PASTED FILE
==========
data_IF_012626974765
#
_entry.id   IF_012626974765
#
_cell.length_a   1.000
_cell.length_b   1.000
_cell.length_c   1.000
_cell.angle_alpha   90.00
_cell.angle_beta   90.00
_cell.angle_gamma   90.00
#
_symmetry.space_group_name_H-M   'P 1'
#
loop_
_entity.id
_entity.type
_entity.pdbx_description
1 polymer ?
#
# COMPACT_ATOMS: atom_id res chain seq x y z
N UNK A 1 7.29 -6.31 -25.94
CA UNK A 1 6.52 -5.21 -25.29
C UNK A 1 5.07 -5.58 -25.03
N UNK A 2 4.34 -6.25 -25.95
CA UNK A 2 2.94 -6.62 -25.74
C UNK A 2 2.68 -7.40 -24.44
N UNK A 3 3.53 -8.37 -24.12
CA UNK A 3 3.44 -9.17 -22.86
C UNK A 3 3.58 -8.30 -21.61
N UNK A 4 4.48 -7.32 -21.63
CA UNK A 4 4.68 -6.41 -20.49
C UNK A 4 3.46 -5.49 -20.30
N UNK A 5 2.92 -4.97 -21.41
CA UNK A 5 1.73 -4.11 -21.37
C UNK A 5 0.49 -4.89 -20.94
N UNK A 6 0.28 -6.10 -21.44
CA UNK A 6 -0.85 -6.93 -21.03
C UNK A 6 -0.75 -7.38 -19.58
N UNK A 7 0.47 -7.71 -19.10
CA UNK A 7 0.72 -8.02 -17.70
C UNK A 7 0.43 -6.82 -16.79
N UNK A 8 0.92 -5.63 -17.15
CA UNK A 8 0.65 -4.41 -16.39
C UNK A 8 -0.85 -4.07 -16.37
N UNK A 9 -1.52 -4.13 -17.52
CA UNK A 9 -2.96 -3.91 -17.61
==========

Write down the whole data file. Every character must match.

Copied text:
data_IF_012626974765
#
_entry.id   IF_012626974765
#
_cell.length_a   1.000
_cell.length_b   1.000
_cell.length_c   1.000
_cell.angle_alpha   90.00
_cell.angle_beta   90.00
_cell.angle_gamma   90.00
#
_symmetry.space_group_name_H-M   'P 1'
#
loop_
_entity.id
_entity.type
_entity.pdbx_description
1 polymer ?
#
# COMPACT_ATOMS: atom_id res chain seq x y z
N UNK A 1 7.29 -6.31 -25.94
CA UNK A 1 6.52 -5.21 -25.29
C UNK A 1 5.07 -5.58 -25.03
N UNK A 2 4.34 -6.25 -25.95
CA UNK A 2 2.94 -6.62 -25.74
C UNK A 2 2.68 -7.40 -24.44
N UNK A 3 3.53 -8.37 -24.12
CA UNK A 3 3.44 -9.17 -22.86
C UNK A 3 3.58 -8.30 -21.61
N UNK A 4 4.48 -7.32 -21.63
CA UNK A 4 4.68 -6.41 -20.49
C UNK A 4 3.46 -5.49 -20.30
N UNK A 5 2.92 -4.97 -21.41
CA UNK A 5 1.73 -4.11 -21.37
C UNK A 5 0.49 -4.89 -20.94
N UNK A 6 0.28 -6.10 -21.44
CA UNK A 6 -0.85 -6.93 -21.03
C UNK A 6 -0.75 -7.38 -19.58
N UNK A 7 0.47 -7.71 -19.10
CA UNK A 7 0.72 -8.02 -17.70
C UNK A 7 0.43 -6.82 -16.79
N UNK A 8 0.92 -5.63 -17.15
CA UNK A 8 0.65 -4.41 -16.39
C UNK A 8 -0.85 -4.07 -16.37
N UNK A 9 -1.52 -4.13 -17.52
CA UNK A 9 -2.96 -3.91 -17.61